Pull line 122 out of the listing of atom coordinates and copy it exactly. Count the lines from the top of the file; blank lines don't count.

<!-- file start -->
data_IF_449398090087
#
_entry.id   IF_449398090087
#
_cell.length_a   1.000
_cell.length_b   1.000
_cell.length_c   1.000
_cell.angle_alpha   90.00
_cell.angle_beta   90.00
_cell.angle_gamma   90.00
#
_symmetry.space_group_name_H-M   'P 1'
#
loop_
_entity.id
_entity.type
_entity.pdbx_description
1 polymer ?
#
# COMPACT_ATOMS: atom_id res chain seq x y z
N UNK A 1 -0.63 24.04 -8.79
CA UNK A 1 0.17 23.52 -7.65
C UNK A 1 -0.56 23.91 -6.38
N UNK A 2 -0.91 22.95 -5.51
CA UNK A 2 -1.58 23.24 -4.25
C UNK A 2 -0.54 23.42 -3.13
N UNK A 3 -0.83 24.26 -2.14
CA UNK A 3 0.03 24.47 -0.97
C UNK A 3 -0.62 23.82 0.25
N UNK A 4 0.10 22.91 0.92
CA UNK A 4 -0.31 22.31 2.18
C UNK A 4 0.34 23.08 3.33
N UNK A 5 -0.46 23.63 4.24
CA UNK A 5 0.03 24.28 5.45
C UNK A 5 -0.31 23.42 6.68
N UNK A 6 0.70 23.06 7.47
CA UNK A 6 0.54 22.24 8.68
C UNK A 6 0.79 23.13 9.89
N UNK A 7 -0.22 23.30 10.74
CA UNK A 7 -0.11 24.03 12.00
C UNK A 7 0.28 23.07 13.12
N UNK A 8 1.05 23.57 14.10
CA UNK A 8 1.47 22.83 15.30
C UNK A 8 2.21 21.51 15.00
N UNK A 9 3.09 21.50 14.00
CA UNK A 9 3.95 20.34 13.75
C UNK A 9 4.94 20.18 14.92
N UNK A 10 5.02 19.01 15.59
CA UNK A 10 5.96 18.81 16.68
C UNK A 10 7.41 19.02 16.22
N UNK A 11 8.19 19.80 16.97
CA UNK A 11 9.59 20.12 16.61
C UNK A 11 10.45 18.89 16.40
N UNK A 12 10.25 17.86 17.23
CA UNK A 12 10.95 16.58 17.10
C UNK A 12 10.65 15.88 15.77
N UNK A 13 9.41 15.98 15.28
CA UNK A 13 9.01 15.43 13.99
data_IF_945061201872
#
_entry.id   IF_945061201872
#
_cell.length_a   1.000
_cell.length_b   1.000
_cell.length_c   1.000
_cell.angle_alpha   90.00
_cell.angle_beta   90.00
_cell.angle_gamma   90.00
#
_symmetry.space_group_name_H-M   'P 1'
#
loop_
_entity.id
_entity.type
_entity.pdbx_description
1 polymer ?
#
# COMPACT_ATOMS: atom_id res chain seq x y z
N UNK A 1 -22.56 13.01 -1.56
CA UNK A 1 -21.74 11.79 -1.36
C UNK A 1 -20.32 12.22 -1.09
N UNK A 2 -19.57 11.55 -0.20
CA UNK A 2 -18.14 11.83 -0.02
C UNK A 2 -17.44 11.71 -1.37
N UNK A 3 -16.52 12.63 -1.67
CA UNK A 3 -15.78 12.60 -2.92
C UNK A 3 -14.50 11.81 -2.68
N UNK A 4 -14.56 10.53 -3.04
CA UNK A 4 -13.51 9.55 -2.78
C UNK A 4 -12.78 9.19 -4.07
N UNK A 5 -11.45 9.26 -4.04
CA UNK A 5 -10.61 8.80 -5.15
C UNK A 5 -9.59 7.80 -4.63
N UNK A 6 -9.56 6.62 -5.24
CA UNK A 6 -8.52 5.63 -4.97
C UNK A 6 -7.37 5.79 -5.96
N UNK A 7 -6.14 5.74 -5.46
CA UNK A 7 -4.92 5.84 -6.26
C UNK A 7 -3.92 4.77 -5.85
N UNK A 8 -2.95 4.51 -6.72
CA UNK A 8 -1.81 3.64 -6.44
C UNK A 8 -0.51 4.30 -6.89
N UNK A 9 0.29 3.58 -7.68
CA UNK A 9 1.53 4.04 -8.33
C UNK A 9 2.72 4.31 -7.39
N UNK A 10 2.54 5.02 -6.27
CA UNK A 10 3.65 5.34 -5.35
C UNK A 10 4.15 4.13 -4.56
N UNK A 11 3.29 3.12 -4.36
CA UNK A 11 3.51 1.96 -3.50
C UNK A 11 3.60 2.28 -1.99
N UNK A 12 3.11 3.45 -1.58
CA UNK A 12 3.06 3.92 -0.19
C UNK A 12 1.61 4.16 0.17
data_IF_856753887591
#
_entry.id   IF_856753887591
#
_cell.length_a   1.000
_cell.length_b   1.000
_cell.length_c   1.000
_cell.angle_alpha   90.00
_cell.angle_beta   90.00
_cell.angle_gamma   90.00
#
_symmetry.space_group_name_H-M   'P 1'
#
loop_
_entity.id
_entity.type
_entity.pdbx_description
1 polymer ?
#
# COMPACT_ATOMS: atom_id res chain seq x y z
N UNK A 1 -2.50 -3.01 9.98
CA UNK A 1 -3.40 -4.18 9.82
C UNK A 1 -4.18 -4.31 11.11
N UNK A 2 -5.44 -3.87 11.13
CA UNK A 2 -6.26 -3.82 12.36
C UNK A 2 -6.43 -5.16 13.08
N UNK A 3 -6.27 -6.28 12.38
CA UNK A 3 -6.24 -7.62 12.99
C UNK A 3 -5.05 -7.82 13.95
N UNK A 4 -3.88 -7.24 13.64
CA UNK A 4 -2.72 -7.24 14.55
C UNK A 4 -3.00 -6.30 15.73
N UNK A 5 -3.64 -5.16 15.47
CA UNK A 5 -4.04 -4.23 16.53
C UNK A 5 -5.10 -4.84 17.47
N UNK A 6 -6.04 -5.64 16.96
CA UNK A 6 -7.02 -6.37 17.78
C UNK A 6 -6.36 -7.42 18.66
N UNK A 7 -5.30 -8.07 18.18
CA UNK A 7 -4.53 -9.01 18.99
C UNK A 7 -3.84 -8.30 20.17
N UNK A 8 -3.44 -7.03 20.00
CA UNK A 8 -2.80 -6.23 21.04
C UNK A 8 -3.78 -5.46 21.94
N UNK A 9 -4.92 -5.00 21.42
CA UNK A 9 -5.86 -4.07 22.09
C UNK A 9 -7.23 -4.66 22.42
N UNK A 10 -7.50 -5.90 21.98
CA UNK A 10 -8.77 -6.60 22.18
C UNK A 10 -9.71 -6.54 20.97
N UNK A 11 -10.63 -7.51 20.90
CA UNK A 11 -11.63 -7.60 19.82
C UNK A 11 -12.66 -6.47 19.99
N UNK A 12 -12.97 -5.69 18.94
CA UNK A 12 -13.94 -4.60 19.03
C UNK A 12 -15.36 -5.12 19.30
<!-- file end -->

_cell.angle_alpha   90.00